Alberta NDP Leader Rachel Notley could be more than just the winner of the leaders' debate, if two new polls are to be believed.
Albertans should be prepared for an NDP minority government, Return On Insight president Bruce Cameron told CBC, which commissioned the poll.
"In 26 years of doing this work in Alberta this is the highest I've ever seen the NDP," he said.
According to the Return On Insight poll, the orange surge is highest in Edmonton, with 57 per cent of decided voters planning to vote NDP, while outside major cities, 34 per cent are on board.
The incumbent Progressive Conservatives sit in second place province-wide, with 24 per cent of decided voters in their camp, while the Wildrose came third with 21 per cent.
The Leger poll, commissioned by the Edmonton Journal and the Calgary Herald, showed similar results, with 38 per cent and 30 per cent support for the NDP and Progressive Conservatives, respectively.
In Edmonton, 56 per cent of decided voters support the NDP, with the PCs trailing behind at 21 per cent, according to the poll.
But Leger vice-president Ian Large isn't as sure about what that means for Tuesday’s election.
He told the Journal the concentration of NDP support in the capital makes it look like Notley’s party is sure to win, but that regional vote-splitting means anything could happen.
“The Wildrose and the Conservatives could split the right-wing vote, allowing the NDP to make significant gains in Calgary,” he said. “Or, Wildrose voters may move to block the NDP by switching their vote to the Conservatives.”
But regardless of how May 5 pans out, it's clear that Notley is a popular leader, and the ruling Tories see her as a threat.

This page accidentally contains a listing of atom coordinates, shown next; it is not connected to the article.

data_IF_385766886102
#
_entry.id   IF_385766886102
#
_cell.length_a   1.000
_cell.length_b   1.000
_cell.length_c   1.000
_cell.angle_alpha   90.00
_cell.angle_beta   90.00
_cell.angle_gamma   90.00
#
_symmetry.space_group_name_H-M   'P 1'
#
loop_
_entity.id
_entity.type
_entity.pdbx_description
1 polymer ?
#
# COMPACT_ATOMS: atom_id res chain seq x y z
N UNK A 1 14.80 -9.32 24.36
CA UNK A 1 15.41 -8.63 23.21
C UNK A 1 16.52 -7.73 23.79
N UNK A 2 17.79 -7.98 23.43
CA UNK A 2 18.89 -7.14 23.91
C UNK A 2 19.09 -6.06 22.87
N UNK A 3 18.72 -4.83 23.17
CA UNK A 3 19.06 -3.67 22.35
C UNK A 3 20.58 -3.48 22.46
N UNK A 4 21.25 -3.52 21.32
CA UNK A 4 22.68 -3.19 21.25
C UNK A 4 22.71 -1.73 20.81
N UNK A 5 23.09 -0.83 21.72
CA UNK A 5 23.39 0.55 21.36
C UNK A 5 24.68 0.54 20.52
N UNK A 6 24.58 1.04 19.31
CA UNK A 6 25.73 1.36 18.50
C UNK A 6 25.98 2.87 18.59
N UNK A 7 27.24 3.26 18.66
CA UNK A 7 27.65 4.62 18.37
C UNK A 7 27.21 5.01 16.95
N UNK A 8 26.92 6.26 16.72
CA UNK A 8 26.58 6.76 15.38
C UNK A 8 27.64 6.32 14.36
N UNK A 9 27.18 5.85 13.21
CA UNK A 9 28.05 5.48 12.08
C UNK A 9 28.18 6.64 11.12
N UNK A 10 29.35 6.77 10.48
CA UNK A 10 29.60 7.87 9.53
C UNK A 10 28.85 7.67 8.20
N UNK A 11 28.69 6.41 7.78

After many pundits said she won the April 23 leaders' debate, Prentice declared that Alberta is "not an NDP province" and questioned how Notley could afford to fulfill her party's promises.
Speaking to supporters April 25, Notley fired back, saying the election would be a choice between the PCs' tax cuts and "corporate tax giveaways" and her party's plan to hike corporate taxes while preserving education and health care, according to the Calgary Herald.
“Alberta is not an NDP province. It’s not a PC province. It’s not a Liberal province. It’s not a Wildrose province. Alberta belongs to Albertans,” she said.
“And they are going to decide how out-of-touch and arrogant this government is and they are going to tell this government not to tell them who they are or how to vote.”
For the Leger poll, 1,180 eligible Alberta voters were surveyed between April 26 and 28. The poll had a margin of error of plus or minus 2.8 percentage points, 19 times out of 20.
Return On Insight surveyed 750 Albertans for about five minutes by phone over four days starting April 25. Their poll had a margin of error of plus or minus 3.6 percentage points, 19 times out of 20.
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